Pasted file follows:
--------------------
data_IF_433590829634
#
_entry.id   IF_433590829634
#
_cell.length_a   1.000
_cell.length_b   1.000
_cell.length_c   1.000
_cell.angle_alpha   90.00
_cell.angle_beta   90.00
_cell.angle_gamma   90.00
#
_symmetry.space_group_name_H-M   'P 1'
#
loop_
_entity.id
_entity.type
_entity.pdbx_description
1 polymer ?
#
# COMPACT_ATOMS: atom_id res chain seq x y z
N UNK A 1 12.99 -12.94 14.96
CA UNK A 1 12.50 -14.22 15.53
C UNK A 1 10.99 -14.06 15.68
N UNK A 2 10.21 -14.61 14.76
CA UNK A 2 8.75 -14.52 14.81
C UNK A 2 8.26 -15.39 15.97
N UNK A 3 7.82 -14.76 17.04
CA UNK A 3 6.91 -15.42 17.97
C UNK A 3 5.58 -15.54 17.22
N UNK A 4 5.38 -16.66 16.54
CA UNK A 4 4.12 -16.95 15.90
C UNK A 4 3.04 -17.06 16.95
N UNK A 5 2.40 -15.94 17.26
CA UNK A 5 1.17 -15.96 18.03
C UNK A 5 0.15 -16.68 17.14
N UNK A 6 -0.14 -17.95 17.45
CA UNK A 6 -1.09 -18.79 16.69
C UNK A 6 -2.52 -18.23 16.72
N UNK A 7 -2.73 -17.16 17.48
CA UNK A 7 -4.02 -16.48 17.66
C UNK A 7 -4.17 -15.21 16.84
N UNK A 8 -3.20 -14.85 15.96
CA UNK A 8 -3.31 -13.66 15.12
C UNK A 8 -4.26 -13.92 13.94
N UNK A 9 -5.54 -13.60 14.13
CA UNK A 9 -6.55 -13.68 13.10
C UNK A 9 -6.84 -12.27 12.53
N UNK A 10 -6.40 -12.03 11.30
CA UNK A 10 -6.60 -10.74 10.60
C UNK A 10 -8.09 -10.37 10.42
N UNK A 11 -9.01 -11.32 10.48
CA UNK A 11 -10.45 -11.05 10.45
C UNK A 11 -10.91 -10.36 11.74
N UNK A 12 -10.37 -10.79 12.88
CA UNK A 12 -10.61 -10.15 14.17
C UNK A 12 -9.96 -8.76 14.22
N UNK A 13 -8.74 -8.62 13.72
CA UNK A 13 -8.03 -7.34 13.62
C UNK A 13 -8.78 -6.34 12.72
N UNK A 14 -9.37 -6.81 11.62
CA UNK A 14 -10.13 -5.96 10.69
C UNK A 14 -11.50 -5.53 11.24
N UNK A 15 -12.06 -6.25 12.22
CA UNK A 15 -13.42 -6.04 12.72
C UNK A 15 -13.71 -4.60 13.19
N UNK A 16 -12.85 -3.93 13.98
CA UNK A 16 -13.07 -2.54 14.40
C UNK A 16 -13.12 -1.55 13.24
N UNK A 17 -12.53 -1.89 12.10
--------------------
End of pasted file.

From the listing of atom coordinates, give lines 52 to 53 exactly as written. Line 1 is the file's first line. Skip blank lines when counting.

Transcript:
CA UNK A 11 -10.45 -11.05 10.45
C UNK A 11 -10.91 -10.36 11.74